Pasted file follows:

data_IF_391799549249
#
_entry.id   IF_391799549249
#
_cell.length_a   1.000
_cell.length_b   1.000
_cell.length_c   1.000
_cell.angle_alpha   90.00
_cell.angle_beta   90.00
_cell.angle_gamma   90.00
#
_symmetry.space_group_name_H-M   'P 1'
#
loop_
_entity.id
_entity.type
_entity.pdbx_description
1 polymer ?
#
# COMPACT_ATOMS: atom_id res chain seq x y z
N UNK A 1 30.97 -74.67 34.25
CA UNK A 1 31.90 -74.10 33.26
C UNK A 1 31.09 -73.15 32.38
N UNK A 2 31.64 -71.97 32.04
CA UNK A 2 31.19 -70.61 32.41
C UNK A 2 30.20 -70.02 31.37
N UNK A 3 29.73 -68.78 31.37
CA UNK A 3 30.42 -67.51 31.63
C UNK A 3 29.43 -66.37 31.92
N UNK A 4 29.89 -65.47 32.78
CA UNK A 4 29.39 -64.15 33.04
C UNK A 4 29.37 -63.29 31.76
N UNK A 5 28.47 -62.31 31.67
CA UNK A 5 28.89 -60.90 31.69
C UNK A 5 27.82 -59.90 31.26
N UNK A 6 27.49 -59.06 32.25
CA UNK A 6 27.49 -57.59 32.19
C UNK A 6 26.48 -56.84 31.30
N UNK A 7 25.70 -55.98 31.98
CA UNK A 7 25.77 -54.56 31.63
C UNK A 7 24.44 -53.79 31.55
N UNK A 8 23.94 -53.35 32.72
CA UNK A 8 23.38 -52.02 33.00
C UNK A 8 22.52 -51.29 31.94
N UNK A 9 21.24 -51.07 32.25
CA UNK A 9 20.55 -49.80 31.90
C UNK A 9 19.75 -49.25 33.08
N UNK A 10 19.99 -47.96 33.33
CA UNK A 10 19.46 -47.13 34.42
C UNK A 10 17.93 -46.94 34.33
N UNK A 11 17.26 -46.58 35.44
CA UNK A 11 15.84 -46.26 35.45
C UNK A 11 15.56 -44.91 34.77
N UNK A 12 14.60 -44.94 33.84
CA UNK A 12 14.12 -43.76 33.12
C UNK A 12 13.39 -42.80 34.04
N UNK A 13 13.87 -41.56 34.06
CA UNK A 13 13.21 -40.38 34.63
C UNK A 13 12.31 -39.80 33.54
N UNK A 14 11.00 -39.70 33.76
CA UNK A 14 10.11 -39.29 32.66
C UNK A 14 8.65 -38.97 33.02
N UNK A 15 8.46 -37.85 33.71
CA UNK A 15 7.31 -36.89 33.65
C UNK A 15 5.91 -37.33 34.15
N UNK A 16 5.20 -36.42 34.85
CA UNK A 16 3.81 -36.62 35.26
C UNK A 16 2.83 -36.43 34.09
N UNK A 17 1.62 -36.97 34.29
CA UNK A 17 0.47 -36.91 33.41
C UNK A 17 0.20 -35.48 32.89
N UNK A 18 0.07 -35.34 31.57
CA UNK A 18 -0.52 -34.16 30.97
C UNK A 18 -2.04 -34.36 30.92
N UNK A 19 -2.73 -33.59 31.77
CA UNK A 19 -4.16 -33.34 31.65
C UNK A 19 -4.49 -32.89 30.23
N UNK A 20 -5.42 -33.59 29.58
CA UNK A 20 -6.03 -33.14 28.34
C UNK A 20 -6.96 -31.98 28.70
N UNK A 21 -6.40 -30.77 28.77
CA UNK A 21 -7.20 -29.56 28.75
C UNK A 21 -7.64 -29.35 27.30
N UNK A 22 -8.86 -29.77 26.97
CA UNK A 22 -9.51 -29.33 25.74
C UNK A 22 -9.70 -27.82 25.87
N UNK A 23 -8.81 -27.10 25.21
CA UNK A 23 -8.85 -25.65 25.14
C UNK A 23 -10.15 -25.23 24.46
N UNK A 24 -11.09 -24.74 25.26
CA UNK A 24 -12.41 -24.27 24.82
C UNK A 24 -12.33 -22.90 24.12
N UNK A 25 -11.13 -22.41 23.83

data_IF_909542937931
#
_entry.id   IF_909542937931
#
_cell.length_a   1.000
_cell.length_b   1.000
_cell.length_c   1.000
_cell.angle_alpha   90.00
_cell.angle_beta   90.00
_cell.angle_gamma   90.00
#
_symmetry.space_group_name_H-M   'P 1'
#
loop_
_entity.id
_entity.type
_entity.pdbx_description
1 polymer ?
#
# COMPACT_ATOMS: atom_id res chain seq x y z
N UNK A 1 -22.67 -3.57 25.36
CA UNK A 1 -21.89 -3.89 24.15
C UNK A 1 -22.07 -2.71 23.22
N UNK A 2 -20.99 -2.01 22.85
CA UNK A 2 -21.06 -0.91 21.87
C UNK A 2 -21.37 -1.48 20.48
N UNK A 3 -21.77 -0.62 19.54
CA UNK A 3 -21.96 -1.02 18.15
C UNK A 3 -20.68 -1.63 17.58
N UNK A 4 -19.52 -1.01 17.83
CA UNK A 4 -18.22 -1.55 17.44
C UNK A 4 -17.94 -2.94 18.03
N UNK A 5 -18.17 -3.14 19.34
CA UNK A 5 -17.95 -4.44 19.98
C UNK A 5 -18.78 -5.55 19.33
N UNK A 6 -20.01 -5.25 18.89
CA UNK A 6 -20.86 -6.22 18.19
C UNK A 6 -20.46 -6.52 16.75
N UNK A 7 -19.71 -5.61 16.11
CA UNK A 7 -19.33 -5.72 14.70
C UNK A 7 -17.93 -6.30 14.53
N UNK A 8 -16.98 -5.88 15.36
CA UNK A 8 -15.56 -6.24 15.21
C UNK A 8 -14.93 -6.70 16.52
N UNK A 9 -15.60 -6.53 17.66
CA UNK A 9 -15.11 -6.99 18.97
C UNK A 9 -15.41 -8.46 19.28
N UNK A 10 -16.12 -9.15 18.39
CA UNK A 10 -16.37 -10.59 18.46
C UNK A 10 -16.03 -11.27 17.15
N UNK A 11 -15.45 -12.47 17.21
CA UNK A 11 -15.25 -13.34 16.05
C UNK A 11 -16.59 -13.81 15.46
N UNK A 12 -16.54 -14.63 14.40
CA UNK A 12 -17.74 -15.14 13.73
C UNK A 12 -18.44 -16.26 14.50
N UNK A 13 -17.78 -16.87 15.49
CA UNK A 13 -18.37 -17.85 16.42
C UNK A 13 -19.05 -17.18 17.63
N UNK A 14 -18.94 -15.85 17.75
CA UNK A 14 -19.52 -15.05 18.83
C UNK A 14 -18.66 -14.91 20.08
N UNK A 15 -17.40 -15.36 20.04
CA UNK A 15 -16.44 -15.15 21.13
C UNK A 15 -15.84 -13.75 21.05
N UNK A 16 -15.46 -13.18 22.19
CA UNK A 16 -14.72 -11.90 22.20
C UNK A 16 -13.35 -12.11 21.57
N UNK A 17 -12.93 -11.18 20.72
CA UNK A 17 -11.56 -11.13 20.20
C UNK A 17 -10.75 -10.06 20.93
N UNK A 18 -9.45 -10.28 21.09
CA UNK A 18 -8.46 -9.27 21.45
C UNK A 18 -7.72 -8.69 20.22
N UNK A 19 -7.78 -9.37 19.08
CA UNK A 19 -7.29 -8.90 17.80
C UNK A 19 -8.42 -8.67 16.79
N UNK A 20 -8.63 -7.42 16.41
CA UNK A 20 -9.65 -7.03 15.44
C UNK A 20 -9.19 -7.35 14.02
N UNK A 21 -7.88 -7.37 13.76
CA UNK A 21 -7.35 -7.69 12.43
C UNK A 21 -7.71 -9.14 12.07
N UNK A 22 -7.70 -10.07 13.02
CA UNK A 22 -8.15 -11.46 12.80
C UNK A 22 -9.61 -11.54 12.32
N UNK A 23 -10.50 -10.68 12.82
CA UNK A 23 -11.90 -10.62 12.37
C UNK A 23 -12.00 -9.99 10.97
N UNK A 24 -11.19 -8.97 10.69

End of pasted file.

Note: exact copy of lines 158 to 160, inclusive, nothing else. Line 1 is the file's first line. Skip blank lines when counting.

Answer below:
C UNK A 15 -15.84 -13.75 21.05
N UNK A 16 -15.46 -13.18 22.19
CA UNK A 16 -14.72 -11.90 22.20